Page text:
That now cities won’t allow anything to be built unless it has ample free parking that drives up the cost of all development just reduce the price of parking. Somebody has to pay for that parking and if the city won’t allow these buildings to be built without the parking the cities are really driving us into a future where almost everybody was right and everywhere they go and park free when they get there.
If car parking is cheaper than all street parking we all have the set up to honk for a curve parking drive around hoping to see a car leaving but if your –for parking and lot of other people are too. We study the effectiveness at Westwood village with a little shopping district next to UCLA and cruised ourselves to find out how long it takes to find a space and how far you have to drive. It wasn’t long about 3 minutes but if everybody does this over the course of a year all those cruising for under priced curved parking in Westwood village has about a million vehicle miles a year that’s 4 trips to the moon or 36 trips around the earth in a little 15 block shopping district.
The cruisers don’t pay much attention to bicycles or pedestrians at least to accidents people see an open space on the other side of the street they’ll make a u-turn in the middle of the block at least a dangerous behavior and they’re just doing what the city tells them to do is to cruise for curve parking because it will save you money. The city sells to prices so their using the behavior and I think this is happening all over the earth.
Old Pasadena is a great example of what I’m talking about in terms of parking policy. It’s one of the most popular shopping destinations in Southern California now. 30,000 people on a weekend go to walk around but 30 years ago it was a skid row when mostly vacant stores. The city wanted to put in parking meters because all the curb spaces were taken out by the employees of the few shops that were there.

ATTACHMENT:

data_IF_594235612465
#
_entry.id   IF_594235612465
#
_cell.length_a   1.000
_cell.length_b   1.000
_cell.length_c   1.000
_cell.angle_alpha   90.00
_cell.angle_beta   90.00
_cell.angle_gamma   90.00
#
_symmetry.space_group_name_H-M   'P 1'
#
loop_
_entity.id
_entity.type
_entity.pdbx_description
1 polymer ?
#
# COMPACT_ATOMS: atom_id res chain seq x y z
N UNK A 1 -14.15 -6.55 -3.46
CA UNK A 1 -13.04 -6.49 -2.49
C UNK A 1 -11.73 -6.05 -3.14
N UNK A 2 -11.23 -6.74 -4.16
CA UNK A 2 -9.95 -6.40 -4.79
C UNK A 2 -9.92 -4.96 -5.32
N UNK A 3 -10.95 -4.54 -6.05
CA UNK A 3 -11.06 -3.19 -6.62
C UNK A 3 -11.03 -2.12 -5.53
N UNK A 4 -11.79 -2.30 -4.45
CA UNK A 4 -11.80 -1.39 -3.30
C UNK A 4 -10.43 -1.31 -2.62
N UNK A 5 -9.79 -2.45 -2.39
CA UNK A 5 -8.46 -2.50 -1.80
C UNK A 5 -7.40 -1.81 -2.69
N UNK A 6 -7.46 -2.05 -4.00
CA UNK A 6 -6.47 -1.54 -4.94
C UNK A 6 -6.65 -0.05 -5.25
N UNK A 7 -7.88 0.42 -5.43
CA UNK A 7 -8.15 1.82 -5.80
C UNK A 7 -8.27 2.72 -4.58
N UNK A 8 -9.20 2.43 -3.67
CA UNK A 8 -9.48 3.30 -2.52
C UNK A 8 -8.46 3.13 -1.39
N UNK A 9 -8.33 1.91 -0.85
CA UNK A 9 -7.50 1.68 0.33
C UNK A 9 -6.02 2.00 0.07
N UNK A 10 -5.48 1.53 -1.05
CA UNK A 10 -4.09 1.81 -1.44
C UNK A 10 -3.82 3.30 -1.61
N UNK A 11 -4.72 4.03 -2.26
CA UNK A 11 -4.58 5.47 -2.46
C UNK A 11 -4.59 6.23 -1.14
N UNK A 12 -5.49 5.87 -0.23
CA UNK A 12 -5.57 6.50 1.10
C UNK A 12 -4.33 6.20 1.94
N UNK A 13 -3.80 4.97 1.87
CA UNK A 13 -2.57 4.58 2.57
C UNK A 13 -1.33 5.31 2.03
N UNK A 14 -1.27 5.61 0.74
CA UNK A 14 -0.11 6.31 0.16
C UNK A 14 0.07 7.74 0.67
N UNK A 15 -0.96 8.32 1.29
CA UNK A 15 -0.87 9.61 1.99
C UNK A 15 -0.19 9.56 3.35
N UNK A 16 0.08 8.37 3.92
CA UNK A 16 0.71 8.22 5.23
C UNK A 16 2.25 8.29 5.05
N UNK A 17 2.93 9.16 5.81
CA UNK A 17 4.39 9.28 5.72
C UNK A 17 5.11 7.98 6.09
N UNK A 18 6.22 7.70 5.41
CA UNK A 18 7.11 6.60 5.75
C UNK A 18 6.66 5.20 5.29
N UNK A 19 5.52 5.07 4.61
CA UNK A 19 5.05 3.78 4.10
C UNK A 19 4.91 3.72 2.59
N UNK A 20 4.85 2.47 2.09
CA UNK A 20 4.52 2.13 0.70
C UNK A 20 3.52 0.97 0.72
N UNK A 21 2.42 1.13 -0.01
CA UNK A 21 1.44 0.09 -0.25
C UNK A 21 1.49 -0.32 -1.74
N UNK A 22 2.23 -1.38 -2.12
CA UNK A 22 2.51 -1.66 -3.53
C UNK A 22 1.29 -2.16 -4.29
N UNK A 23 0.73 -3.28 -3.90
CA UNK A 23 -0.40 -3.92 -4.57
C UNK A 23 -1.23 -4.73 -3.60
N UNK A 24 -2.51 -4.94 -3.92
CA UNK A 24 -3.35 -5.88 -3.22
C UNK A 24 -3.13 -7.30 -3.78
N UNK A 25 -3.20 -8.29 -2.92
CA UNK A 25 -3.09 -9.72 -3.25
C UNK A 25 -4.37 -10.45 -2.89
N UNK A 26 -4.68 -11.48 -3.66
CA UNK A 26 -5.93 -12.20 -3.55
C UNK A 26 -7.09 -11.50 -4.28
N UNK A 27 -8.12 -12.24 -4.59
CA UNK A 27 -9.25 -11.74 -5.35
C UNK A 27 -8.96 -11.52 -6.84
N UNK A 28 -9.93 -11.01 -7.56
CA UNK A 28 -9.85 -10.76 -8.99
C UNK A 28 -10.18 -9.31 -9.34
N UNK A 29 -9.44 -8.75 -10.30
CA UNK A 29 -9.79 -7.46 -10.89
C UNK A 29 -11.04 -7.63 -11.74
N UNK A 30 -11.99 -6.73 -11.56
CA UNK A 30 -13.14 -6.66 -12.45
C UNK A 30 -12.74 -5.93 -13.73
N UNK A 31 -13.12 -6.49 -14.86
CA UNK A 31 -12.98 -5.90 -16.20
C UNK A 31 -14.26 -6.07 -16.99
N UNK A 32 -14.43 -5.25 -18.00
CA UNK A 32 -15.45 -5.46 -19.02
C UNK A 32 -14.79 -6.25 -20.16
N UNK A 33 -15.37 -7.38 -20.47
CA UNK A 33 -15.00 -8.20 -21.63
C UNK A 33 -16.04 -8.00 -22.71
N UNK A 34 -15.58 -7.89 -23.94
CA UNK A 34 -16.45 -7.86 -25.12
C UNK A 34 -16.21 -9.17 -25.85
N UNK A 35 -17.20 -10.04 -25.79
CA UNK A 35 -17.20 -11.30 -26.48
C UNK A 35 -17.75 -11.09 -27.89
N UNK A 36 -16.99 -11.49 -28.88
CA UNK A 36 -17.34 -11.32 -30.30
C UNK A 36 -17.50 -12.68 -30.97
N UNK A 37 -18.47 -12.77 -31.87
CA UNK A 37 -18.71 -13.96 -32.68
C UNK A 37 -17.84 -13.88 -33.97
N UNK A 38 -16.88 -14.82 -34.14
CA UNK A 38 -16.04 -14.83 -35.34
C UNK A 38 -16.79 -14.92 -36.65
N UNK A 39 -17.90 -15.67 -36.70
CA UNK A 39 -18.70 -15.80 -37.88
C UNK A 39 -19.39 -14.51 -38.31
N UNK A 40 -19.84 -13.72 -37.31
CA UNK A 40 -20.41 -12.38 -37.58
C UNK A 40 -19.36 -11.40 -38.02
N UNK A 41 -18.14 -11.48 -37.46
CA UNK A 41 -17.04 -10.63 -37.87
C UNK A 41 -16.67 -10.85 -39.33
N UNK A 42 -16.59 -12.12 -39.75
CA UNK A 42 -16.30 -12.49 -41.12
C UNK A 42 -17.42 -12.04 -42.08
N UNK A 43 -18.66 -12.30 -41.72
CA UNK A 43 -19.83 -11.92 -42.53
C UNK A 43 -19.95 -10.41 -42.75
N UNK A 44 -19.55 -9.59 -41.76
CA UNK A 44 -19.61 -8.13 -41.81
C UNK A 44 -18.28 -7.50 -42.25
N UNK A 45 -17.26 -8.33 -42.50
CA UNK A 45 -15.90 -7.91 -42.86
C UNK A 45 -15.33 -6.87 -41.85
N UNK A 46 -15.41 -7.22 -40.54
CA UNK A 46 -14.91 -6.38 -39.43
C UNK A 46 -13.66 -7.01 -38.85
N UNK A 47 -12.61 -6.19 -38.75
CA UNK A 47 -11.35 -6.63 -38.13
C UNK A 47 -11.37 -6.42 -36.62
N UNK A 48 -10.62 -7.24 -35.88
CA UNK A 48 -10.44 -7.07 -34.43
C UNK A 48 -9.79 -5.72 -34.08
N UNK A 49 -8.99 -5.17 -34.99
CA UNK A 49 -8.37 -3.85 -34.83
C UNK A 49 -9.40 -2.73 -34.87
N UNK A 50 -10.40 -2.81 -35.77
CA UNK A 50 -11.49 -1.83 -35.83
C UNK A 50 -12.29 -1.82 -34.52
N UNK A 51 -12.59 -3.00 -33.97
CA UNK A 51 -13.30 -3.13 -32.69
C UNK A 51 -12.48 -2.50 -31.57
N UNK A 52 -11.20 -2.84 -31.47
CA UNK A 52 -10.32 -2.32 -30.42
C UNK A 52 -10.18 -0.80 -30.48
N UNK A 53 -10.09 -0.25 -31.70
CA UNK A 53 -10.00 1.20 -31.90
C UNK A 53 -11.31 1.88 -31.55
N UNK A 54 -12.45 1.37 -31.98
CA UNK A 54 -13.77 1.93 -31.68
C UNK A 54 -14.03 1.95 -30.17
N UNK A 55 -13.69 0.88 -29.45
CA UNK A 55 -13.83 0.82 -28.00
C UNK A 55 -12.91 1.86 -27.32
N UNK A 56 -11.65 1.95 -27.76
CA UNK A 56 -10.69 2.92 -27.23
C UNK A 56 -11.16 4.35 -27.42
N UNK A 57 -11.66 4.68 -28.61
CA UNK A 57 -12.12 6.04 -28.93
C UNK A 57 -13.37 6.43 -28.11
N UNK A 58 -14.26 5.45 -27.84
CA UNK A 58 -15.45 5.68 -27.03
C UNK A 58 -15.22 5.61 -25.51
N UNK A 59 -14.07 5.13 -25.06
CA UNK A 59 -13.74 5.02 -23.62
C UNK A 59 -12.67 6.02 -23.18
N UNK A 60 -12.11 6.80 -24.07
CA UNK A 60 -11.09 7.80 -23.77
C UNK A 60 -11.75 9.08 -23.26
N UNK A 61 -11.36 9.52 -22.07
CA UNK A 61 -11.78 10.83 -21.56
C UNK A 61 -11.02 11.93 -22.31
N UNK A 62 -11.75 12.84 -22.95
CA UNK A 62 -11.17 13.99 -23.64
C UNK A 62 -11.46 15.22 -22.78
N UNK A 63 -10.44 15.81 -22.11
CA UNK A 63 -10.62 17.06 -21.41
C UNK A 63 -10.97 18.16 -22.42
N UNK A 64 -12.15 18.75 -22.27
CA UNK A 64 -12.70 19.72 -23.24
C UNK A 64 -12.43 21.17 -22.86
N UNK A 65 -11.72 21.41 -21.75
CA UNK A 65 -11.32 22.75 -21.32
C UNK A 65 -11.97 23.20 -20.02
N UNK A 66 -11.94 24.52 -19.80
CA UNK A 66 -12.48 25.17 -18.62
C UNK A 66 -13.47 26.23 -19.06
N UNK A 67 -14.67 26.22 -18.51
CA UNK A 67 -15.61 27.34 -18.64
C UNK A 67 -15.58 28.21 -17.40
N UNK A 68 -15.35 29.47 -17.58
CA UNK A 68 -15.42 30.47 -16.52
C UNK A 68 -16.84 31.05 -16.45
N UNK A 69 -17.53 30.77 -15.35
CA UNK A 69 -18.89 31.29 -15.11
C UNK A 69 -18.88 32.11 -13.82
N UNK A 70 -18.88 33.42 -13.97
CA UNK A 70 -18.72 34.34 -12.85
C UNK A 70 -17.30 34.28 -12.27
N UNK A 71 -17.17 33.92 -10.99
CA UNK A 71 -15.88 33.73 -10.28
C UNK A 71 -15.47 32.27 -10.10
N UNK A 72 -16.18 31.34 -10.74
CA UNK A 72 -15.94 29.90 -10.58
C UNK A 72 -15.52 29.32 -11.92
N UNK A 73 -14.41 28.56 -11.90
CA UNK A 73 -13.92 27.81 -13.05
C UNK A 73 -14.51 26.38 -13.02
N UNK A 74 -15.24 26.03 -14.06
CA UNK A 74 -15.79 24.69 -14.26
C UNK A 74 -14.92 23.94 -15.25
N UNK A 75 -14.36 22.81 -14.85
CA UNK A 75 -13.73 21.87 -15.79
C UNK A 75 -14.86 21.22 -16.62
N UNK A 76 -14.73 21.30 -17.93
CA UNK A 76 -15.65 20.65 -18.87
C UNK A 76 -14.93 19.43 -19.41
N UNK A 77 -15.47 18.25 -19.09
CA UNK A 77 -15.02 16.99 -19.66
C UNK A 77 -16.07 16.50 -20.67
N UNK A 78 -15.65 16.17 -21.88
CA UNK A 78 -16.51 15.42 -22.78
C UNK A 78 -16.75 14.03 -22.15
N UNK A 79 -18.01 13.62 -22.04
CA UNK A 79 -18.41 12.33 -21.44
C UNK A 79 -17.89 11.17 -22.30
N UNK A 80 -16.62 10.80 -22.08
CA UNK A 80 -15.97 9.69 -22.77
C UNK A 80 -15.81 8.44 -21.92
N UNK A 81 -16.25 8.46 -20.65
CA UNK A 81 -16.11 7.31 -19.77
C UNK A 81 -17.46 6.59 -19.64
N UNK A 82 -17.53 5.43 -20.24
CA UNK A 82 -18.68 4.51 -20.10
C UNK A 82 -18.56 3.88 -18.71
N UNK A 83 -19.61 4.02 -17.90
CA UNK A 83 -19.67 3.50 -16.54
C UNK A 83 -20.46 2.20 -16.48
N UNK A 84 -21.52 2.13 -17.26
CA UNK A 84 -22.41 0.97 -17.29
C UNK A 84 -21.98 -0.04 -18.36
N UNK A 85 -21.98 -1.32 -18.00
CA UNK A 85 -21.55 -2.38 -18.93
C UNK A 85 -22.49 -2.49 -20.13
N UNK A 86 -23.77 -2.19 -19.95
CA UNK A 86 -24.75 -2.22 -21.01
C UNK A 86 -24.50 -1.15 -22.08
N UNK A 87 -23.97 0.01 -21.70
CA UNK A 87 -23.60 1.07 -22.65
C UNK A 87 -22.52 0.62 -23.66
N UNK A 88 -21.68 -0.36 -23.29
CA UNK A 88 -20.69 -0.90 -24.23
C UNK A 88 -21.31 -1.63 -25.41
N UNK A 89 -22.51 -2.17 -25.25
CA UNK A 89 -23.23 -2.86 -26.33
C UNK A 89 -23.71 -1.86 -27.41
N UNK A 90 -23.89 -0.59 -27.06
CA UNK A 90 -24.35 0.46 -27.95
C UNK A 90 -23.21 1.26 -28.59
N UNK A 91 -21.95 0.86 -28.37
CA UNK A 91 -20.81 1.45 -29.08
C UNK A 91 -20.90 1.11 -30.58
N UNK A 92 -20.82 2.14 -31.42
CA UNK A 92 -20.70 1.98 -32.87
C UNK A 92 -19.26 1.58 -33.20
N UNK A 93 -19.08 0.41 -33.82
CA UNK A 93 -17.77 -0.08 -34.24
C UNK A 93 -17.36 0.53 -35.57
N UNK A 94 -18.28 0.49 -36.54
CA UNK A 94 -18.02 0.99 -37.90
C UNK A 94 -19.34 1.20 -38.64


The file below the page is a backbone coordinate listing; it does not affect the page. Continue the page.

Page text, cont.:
The person said no way it will chase away the two customers we have. They argued for a couple of years about this until the city said alright if we put in the meters we’ll return all the revenue for added public services capacity there and like that the person said that’s different you didn’t tell me that lets run the meters till midnight or lets run them on Sunday. Lets charge a high price.
So it was the revenue return that transformed the attitude towards paying for parking at least towards charging for parking and the meter money is now over a million dollars a year for 15 blocks business district about saying as Westwood village and they replaced all the side bars. They feed up all the alleys. They put all the wires underground. They steam clean the sidewalks twice a month. They sweep the sidewalks every night and – every night and its all paid for by meter money.
Opacity will toll itself up by parking meters. Once the city began from running all of these enhanced public services all the property began starting their buildings and it’s a wonderful place to go now made possible mainly in by the revenue from the parking meters and I think this could happen in many down town areas of many cities.